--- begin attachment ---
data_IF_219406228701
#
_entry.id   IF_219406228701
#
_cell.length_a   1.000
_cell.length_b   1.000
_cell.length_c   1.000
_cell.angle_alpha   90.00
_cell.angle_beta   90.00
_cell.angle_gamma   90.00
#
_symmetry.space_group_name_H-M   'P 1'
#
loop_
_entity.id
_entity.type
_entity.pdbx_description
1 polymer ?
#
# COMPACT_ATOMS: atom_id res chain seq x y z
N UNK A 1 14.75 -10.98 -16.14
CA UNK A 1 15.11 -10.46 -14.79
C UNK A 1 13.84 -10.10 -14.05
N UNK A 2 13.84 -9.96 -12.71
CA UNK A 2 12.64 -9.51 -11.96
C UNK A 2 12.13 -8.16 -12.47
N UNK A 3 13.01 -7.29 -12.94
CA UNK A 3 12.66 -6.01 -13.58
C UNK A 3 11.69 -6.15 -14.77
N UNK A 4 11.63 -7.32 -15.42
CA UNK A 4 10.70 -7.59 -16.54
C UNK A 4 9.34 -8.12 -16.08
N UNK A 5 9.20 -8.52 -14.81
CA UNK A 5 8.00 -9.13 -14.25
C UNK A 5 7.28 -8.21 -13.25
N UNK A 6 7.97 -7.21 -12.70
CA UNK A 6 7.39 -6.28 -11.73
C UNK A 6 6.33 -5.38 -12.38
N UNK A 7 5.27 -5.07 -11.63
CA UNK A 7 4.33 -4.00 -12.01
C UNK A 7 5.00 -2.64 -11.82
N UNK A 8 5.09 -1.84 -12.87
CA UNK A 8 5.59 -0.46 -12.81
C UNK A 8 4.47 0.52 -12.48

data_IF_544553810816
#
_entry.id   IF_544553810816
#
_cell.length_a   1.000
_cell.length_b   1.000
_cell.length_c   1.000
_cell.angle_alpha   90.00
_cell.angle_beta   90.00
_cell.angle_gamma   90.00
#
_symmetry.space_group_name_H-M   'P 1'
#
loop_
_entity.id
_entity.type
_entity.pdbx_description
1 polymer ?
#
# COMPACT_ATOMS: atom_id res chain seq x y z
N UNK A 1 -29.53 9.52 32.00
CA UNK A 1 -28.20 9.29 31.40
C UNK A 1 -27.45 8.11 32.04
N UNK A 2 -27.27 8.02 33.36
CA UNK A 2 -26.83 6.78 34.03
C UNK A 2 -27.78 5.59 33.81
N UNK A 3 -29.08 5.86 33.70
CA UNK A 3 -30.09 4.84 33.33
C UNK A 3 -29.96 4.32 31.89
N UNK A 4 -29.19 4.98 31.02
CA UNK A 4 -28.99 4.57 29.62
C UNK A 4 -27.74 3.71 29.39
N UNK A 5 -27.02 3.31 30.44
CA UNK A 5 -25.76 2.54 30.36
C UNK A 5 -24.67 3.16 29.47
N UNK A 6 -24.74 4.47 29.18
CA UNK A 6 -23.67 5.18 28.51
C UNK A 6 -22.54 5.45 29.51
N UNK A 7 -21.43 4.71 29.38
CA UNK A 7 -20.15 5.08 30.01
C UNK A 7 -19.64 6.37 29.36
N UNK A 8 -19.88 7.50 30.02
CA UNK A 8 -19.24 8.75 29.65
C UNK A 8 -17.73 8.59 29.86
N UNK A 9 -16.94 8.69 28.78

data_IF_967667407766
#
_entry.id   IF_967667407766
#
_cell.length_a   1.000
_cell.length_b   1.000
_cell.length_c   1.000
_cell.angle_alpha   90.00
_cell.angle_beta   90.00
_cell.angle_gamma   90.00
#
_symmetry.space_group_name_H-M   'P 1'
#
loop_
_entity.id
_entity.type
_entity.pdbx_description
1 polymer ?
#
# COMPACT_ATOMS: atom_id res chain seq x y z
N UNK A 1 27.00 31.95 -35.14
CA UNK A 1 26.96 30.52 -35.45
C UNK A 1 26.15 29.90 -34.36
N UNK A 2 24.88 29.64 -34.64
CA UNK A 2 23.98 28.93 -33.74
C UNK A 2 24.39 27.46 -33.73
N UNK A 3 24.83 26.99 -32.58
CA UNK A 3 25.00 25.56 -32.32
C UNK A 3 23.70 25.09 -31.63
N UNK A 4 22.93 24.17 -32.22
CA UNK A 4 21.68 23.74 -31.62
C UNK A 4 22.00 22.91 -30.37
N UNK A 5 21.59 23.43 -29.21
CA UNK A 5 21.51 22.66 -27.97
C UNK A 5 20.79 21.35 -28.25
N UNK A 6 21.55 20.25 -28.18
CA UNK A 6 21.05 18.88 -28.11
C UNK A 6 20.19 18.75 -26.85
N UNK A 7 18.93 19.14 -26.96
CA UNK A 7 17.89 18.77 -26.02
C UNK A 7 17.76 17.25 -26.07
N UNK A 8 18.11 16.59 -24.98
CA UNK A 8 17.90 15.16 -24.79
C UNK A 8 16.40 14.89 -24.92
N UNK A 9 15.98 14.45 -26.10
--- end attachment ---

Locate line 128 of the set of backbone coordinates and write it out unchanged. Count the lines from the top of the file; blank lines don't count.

N UNK A 7 18.93 19.14 -26.96